The U.S. Court of Appeals for the Sixth Circuit issued a positive decision for employers about unreported, off-the-clock work.   In White v. Baptist Memorial Health Care Corporation, 2012 U.S. App. LEXIS 22752 (6th Cir. 2012) the court held that if an employer establishes a reasonable process for an employee to report uncompensated work time, then the employer is not liable for non-payment when the employee fails to report his time.

            The case involved a nurse who treated patients in the emergency department of a hospital.  Due to the nature of her job and like most healthcare workers, she did not have a regularly scheduled meal break.  Pursuant to the employer’s policy, an unpaid meal break was nonetheless automatically deducted from her paycheck.  The policy further stated that if the employee’s meal break was missed or interrupted, then the employee would be compensated for the time worked.  The employees were instructed to record all time spent working during meal breaks in an “exception log.”  Eventually, the nurse in this case stopped reporting her missed meal breaks in the “exception log,” and filed suit alleging violations of the FLSA for failing to compensate her for working during lunch.

            The FLSA requires a plaintiff to prove that he performed work for which he was not properly compensated.  An automatic meal deduction is lawful under the FLSA.  If, however, the employer knows, or has reason to believe that an employee is continuing to work during an ostensibly unpaid break, then the employee is entitled to compensation, even if the employee fails to report it.

            On the other hand, if the employer does not know, or have reason to believe that the employee worked during the unpaid break, and the employer did nothing to prevent employees from reporting unpaid time, then the employer is not liable for non-payment.

            In this decision, the “exception log” was a reasonable procedure for reporting time worked during meal breaks.  The nurse, however, eventually stopped utilizing it, and never notified supervisors that she was not being compensated for missing her breaks.  Thus, the court found that there was no way her employer should have known she was being compensated for missing her breaks.  She presented no evidence that her employer prevented or discouraged employees from reporting time, or that her employer was otherwise notified that she or other employees were failing to report time.  Instead, the plaintiff’s failure to utilize the “exception log” was seen as preventing the employer from being aware of any possible obligation to compensate, thwarting its ability to comply with the FLSA.

            Based on this decision, employers should maintain a reasonable procedure for employees to report work during what are deemed to be unpaid breaks, e.g. lunch.  Employers should ensure that employees know how to use the fail-safe procedure and that they are in fact, reporting their time.  If the employer should have known that employees were working and not reporting time, then the employer is liable for payment.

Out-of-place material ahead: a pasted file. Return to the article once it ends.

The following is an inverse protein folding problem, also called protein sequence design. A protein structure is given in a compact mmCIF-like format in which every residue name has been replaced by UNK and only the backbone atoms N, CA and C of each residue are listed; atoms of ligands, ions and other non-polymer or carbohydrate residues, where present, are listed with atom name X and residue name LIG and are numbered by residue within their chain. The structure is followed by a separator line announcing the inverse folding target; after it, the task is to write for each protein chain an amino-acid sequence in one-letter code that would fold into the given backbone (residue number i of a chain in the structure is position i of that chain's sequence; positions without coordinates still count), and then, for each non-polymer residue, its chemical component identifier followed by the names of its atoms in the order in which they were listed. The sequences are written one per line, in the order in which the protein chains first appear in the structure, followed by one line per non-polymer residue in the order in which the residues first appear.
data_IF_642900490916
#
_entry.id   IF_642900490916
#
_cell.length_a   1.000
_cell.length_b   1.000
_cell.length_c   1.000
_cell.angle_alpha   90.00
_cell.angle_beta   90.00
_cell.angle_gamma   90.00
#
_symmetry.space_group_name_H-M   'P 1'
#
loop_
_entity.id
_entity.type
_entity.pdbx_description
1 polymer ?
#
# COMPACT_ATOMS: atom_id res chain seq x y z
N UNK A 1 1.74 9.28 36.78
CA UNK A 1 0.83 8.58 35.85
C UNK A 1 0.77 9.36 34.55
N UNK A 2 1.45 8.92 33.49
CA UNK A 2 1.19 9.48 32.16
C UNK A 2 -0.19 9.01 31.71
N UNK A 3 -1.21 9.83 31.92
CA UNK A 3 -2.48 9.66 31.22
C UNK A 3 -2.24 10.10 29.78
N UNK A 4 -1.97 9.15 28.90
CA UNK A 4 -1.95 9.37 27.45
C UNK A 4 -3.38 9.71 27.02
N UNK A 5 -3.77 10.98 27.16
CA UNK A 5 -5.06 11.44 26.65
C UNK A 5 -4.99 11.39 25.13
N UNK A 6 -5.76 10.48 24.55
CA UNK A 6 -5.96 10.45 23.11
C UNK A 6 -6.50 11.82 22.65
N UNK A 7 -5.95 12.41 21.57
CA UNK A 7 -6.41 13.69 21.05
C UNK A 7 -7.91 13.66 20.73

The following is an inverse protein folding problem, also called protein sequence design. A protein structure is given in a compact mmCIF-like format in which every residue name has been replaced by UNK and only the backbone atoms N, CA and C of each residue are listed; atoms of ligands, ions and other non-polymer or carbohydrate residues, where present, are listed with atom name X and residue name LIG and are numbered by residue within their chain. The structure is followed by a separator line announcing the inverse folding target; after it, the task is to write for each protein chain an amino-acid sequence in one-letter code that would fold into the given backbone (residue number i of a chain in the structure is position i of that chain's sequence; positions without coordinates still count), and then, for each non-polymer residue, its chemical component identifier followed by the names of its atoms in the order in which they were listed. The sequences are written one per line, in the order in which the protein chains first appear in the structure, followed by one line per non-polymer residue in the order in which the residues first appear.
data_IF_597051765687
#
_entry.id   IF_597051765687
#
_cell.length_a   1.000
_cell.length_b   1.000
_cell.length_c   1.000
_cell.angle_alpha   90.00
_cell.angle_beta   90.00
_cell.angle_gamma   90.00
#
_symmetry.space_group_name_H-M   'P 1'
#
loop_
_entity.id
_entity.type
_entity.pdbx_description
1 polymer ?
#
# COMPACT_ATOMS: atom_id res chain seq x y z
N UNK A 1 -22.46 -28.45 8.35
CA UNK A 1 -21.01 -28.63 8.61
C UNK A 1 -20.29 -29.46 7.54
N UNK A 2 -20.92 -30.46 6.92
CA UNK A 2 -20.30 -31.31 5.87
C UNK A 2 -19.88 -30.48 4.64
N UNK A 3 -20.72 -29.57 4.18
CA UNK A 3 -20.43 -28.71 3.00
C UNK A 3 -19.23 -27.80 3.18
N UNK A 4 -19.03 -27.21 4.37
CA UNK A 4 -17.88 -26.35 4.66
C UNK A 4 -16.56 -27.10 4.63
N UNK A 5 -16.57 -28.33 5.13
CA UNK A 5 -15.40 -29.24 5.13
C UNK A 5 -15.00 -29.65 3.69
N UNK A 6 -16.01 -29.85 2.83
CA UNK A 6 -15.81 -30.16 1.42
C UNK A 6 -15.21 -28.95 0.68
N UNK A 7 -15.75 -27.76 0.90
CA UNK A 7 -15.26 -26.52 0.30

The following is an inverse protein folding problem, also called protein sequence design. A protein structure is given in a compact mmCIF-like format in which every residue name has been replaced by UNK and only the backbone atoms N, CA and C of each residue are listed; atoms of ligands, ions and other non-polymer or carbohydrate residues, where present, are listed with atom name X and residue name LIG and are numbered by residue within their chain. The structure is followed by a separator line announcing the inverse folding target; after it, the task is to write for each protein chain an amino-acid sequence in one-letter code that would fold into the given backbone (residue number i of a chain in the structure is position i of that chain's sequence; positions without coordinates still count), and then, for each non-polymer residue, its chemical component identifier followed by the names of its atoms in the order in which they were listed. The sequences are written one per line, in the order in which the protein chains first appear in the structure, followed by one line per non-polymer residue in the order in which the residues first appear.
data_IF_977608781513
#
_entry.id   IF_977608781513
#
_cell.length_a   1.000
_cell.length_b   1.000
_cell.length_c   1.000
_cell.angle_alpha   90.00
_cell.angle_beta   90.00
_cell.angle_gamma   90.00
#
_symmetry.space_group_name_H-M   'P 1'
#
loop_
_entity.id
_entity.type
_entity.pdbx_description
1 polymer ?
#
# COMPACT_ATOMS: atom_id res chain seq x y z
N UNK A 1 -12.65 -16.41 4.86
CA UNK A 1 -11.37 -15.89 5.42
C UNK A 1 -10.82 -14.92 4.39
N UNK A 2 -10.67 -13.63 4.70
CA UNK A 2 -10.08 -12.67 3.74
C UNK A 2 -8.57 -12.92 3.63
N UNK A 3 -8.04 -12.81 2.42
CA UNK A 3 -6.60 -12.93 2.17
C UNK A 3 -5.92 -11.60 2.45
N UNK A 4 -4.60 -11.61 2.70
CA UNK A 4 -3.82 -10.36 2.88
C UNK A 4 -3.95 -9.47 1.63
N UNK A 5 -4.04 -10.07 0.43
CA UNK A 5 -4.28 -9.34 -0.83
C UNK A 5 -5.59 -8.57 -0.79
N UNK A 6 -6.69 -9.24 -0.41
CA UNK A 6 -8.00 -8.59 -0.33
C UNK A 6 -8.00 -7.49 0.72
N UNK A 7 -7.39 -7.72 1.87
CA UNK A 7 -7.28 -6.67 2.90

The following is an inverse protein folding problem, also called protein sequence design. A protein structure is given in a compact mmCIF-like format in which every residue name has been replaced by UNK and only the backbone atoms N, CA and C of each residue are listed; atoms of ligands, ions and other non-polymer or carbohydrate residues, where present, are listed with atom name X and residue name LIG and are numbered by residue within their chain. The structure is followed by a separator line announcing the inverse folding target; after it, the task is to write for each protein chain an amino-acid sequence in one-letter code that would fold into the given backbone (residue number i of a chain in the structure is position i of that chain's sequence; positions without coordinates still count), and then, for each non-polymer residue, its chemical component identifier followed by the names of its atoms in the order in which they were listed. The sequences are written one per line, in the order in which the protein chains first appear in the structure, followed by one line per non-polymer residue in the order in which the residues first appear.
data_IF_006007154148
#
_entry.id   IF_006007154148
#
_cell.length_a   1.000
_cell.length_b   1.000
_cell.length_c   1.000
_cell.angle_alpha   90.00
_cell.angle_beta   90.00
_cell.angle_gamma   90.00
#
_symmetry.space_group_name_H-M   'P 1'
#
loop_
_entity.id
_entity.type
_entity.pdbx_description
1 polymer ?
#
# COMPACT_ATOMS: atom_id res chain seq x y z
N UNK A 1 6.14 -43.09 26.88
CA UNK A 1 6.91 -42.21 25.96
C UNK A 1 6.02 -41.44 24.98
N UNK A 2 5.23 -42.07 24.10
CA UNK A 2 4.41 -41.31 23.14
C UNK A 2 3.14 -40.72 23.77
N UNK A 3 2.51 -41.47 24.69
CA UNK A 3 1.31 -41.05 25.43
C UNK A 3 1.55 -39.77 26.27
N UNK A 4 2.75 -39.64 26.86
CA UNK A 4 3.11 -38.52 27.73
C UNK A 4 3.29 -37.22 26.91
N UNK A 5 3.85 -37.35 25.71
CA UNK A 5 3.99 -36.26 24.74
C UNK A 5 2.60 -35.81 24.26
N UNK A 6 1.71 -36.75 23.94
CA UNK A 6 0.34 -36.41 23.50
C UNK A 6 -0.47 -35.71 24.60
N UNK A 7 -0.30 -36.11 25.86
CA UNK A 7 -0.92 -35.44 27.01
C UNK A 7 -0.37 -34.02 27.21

On March 22, 2011, the United States Supreme Court held in Kasten v. Saint-Gobain Performance Plastics Corp., that the Fair Labor Standards Act (“FLSA”) prohibits employers from retaliating against employees who make verbal, as well as written, complaints regarding a violation of the statute. The Supreme Court did not, however, specify whether a “complaint” must be made to a government agency, or whether an internal complaint is sufficient to trigger the protection of the FLSA.

In Kasten, the plaintiff sued the company for allegedly terminating his employment in retaliation for verbally complaining to company officials about the placement of its time clocks. The Western District of Wisconsin ruled that the plaintiff’s informal complaint did not constitute protected activity under the FLSA. In affirming the District Court’s decision, the Seventh Circuit ruled that the FLSA’s use of the phrase “file any complaint” indicates that the statute only protects written complaints.

The Supreme Court rejected the Seventh Circuit’s interpretation of the phrase “file any complaint,” and held that “considering the purpose and context” of the FLSA’s anti-retaliation provisions, both verbal and written complaints should be protected. The Court further provided that the following standard should be considered when determining whether an employee has filed a complaint: “[A] complaint is filed when a reasonable, objective person would have understood the employee to have put the employer on notice that [the] employee is asserting statutory rights under the [act].”

In light of this decision, employers can expect an increase in retaliation claims under the FLSA. To protect themselves from such claims, employers should treat potential verbal complaints under the FLSA in the same manner as they would verbal complaints under federal and state anti-discrimination laws.

Specifically, employers should consider: (1) implementing and notifying employees of a complaint procedure for claims of wage and hour violations; (2) training managers and supervisors on how to identify protected complaints; and (3) advising managers and supervisors to consult with Human Resources prior to taking any adverse action against an employee who has previously complained.